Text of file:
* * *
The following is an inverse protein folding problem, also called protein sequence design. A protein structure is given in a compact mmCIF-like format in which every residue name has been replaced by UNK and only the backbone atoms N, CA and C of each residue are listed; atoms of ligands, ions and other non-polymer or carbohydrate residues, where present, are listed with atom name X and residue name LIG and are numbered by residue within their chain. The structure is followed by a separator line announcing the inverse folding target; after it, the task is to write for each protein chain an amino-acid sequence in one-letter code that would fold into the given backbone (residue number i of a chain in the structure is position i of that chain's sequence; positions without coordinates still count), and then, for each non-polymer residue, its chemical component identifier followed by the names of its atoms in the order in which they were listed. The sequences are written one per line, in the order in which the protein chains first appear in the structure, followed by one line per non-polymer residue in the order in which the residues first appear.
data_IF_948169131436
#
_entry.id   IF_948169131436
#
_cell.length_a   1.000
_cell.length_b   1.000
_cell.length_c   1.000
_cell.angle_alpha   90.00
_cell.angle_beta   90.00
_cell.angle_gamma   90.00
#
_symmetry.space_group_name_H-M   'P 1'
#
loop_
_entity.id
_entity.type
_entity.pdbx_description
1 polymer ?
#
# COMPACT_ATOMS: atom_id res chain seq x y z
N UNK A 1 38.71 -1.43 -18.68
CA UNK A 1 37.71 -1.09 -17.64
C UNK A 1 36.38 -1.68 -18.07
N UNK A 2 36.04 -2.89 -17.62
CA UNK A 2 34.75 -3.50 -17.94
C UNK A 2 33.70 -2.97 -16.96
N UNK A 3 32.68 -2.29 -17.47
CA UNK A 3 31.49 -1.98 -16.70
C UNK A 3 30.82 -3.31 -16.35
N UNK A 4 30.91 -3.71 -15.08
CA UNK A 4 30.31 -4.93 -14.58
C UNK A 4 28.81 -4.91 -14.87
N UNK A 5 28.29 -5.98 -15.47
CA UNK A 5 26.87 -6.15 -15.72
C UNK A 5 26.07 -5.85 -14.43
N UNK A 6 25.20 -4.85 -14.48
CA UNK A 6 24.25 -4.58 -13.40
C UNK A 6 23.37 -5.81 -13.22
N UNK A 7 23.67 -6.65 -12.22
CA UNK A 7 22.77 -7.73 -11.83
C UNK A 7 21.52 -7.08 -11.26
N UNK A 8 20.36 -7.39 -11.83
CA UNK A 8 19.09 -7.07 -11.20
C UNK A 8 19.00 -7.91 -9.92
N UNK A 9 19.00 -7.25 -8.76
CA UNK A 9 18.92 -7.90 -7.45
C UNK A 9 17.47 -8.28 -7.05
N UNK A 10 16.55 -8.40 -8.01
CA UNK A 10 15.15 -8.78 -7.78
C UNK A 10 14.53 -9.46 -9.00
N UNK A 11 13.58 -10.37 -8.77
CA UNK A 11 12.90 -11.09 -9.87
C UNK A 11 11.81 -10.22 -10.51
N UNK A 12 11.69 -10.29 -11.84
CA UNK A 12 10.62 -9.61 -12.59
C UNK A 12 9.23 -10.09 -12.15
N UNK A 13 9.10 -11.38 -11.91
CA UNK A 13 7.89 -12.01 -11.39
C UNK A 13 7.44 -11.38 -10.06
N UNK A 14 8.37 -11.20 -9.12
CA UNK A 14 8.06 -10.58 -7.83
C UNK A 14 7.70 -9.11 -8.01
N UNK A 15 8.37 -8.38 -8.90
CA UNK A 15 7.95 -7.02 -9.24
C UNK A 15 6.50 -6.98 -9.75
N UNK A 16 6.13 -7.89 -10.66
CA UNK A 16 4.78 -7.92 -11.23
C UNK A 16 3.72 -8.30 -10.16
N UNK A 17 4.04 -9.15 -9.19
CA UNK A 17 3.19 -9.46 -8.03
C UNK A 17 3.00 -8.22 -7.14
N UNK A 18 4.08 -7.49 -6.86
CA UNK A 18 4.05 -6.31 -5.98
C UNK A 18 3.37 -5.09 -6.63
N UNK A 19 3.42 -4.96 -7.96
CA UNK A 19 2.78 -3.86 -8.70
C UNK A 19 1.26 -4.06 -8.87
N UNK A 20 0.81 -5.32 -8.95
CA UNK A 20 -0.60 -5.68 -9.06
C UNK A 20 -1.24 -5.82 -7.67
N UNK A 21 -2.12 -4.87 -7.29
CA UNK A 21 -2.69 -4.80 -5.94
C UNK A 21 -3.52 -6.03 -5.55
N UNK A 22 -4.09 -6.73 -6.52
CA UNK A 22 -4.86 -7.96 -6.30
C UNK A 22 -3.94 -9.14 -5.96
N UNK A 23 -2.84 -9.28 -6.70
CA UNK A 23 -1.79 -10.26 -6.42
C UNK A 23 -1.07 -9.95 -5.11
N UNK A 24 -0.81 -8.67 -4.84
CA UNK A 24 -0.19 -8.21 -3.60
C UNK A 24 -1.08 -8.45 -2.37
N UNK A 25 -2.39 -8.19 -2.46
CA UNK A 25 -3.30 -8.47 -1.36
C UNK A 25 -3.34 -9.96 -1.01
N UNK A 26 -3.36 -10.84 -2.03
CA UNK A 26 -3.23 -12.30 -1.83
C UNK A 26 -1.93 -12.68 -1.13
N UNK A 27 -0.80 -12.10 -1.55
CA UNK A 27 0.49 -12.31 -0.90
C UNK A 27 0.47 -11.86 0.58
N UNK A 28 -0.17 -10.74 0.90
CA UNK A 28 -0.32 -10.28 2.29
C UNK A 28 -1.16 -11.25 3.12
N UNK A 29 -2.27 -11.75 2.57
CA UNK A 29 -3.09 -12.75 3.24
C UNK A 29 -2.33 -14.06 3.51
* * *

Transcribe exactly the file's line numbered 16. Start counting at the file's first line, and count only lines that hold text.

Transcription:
_entity.id